Making Sense of 'Chromeunications'
In general, the business communications solutions for Chromebox and especially Chromebook seem to benefit Google much more than UC vendors.
When it comes to business communications, Google has two distinct irons in the fire. The first takes the form of Google Apps for Work, making Hangouts a formal part of the suite, and leveraging partners like Switch, gUnify, and Esna to pair Google Apps with a full-featured UC service or solution. That was the topic of my panel at last week's Enterprise Connect conference, so you can either listen to the replay (attendees only) or check one of my previous blogs if this topic interests you.
Google's other iron in the UC fire involves Chrome appliances. It began quite unexpectedly a year ago in the video conferencing space, cropped up a couple months later as regards Web conferencing services, and came up again this week in relation to customer support solutions. So let's take a look at the various ways Chrome appliances are becoming relevant -- or at least more visible -- in the UC space.
(OK, yes. There's a third iron. But I'm not going to address WebRTC and VP8, so let's not extend the metaphor in that direction this time around.)
Chromeunications for Contact Centers
Avaya has emerged as the main mover and shaker promoting Chrome appliances in contact centers. It started late last year with the introduction of Avaya Agent for Chrome, an agent interface delivered as a Chrome application running on Chromebooks. The software has since become generally available, listing for $30 per agent per month. Avaya Agent for Chrome is initially a client only for Elite, Avaya's flagship solution for large-scale contact centers. But, as Gary Barnett, senior vice president and general manager of Avaya Engagement Solutions, said at the recent Avaya partner conference, "that will expand over time." When that expansion might take place remains unclear, but this week's introduction of a second, more intricate Chrome-related contact center solution moves the Avaya-Google development work firmly beyond Elite.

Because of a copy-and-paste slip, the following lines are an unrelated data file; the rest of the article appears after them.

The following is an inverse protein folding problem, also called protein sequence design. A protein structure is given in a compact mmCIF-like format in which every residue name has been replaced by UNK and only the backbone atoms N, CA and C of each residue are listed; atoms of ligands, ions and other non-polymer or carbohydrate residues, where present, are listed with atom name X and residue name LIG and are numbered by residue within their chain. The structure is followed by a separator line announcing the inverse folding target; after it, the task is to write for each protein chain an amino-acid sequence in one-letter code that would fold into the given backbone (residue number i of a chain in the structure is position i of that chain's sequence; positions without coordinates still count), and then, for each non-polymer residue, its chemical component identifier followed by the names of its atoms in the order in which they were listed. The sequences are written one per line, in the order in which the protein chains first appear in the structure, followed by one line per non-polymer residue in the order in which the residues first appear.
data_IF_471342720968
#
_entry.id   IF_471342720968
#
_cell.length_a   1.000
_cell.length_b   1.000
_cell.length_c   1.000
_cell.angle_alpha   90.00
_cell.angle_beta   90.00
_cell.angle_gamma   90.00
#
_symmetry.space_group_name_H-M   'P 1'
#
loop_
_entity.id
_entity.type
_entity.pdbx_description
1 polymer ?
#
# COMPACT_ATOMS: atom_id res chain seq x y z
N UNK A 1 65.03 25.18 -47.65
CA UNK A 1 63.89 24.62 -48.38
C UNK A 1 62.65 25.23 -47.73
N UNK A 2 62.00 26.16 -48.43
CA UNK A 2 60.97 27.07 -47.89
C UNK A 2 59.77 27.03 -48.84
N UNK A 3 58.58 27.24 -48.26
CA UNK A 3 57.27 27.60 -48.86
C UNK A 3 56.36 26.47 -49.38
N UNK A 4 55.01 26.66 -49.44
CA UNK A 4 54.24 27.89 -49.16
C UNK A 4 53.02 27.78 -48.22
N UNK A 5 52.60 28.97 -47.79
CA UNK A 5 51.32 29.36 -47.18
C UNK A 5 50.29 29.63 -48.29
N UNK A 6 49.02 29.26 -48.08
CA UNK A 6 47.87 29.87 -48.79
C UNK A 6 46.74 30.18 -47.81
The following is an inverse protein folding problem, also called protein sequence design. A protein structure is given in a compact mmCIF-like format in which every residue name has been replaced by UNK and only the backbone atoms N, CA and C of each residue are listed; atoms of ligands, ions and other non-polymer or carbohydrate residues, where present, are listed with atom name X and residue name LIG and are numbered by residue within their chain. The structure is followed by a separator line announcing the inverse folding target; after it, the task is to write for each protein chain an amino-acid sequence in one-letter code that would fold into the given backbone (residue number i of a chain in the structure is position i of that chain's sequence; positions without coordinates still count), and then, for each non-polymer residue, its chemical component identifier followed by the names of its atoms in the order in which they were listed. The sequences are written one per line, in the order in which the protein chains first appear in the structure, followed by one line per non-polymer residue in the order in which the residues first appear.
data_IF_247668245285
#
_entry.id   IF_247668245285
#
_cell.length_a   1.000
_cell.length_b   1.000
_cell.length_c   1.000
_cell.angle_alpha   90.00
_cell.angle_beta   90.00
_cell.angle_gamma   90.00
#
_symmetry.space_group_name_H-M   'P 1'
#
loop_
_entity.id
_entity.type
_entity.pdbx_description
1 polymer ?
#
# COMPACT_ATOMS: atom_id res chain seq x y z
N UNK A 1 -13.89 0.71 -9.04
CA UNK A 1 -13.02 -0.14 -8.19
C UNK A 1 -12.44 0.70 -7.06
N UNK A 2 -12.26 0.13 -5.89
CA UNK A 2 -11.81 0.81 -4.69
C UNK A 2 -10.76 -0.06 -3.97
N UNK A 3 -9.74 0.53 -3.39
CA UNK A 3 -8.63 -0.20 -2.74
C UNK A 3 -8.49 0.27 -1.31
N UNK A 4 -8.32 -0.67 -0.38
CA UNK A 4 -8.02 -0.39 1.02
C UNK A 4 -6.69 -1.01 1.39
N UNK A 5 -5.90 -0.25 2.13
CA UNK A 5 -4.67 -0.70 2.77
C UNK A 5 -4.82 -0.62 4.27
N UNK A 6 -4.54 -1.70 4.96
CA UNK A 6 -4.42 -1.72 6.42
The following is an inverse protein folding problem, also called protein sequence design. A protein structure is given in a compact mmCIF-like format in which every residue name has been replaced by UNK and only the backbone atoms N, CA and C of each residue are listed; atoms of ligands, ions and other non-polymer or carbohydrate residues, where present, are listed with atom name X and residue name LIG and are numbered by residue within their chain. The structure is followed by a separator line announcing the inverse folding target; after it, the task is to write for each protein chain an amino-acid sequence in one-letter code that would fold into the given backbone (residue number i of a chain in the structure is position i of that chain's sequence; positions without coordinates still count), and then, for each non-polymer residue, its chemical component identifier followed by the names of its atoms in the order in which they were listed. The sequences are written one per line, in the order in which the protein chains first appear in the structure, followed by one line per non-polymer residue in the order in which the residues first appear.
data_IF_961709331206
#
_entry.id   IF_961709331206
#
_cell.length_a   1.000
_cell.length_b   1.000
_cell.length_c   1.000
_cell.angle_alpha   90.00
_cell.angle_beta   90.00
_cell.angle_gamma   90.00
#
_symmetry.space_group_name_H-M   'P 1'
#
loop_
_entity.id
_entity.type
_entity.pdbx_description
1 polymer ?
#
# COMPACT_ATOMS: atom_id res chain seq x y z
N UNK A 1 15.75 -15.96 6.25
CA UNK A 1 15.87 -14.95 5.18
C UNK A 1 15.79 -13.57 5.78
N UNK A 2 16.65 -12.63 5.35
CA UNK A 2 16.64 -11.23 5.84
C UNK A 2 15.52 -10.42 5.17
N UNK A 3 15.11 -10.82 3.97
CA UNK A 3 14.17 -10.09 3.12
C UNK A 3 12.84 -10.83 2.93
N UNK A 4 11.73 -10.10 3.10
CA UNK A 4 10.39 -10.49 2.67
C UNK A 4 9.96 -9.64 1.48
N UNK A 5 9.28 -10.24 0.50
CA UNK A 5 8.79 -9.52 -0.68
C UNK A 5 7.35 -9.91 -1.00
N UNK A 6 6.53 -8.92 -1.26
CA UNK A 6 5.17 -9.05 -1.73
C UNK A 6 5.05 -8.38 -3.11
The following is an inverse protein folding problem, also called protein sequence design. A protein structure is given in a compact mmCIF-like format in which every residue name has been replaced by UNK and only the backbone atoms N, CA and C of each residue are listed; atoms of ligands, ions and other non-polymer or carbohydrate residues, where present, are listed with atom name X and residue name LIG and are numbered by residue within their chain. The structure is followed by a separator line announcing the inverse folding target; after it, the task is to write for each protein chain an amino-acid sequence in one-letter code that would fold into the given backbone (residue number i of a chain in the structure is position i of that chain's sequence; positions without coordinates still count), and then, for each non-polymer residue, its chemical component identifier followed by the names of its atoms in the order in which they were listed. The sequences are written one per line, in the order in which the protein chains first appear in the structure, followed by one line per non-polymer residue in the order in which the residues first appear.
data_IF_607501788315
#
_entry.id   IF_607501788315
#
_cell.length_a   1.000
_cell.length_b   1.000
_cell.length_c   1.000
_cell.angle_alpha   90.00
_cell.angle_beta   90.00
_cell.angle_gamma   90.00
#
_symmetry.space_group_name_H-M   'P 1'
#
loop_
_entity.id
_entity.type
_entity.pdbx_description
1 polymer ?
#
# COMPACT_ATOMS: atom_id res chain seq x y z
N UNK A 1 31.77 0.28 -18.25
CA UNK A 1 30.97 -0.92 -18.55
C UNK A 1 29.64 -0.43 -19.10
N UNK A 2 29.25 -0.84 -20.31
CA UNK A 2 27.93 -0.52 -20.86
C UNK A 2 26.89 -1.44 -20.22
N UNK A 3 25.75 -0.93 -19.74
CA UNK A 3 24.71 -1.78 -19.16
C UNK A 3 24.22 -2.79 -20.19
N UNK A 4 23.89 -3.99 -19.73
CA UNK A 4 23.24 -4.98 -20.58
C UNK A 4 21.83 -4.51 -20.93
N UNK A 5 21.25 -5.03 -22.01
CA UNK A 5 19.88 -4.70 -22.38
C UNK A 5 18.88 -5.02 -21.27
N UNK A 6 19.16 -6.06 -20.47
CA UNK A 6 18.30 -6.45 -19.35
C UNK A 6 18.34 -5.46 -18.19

Avaya has a rather convoluted set of cloud platforms and services, so let's contrast Customer Engagement OnAvaya Powered by Google Cloud Platform (Customer Engagement OnAvaya for the rest of this blog) to what the company is already delivering:
- Unlike Avaya Agent for Chrome, Customer Engagement OnAvaya is a complete cloud-based contact center service, not just an agent interface.
- Unlike Communications Outsourcing Solutions (COS) Express, its private-cloud contact center service, Customer Engagement OnAvaya is a public-cloud offering that resides in Google's platform-as-a-service (PaaS) environment. This means it's easy to order and provision via the same Web-based tools that front-end AvayaLive Video, and can cost-effectively scale down to as few as 10 agents per customer.
- Unlike both Avaya Agent for Chrome and COS Express, Customer Engagement OnAvaya is based on IP Office Contact Center, not Elite.
- Unlike other hosted IP Office services, Customer Engagement OnAvaya is an Avaya-provided service (hence "on Avaya"). Partners can resell it, but unlike Synnex or ScanSource's hosted IP Office offerings, partners don't buy a bunch of stuff from Avaya, build service based on said stuff, and manage the service themselves.
- Also unlike hosted IP Office services, Customer Engagement OnAvaya delivers contact center functionality, not telephony. Partners' hosted IP Office services may later include a contact center functionality. And before long there will likely be an OnAvaya-branded service that's UC specific. But for the time being that's not the case.
Like Avaya Agent for Chrome, the agent interface for Customer Engagement OnAvaya is a Web application running on a Chrome browser on Chromebooks. As such they both fit squarely into the larger trend of virtual desktop infrastructure (VDI) in the contact center. The value proposition of leveraging thin clients in contact center environments has long been well understood: Terminals are less expensive and more secure than PCs, and thin client apps are easier to manage since they aren't installed on individual PCs. All this reduces the TCO of contact center solutions. Elite has long had a VDI client, but this marks the first time IP Office Contact Center has had one.
On a related note, VDI is no stranger to Chromebook. Last year both Citrix and VMWare introduced Chromebook support for their desktop virtualization software. The Avaya announcements build on this, making its agent apps available on Chromebooks that enterprises are already considering as thin client terminals.
Click to next page for a look at 'Chromeunication' of huddle rooms, Web conferencing, and more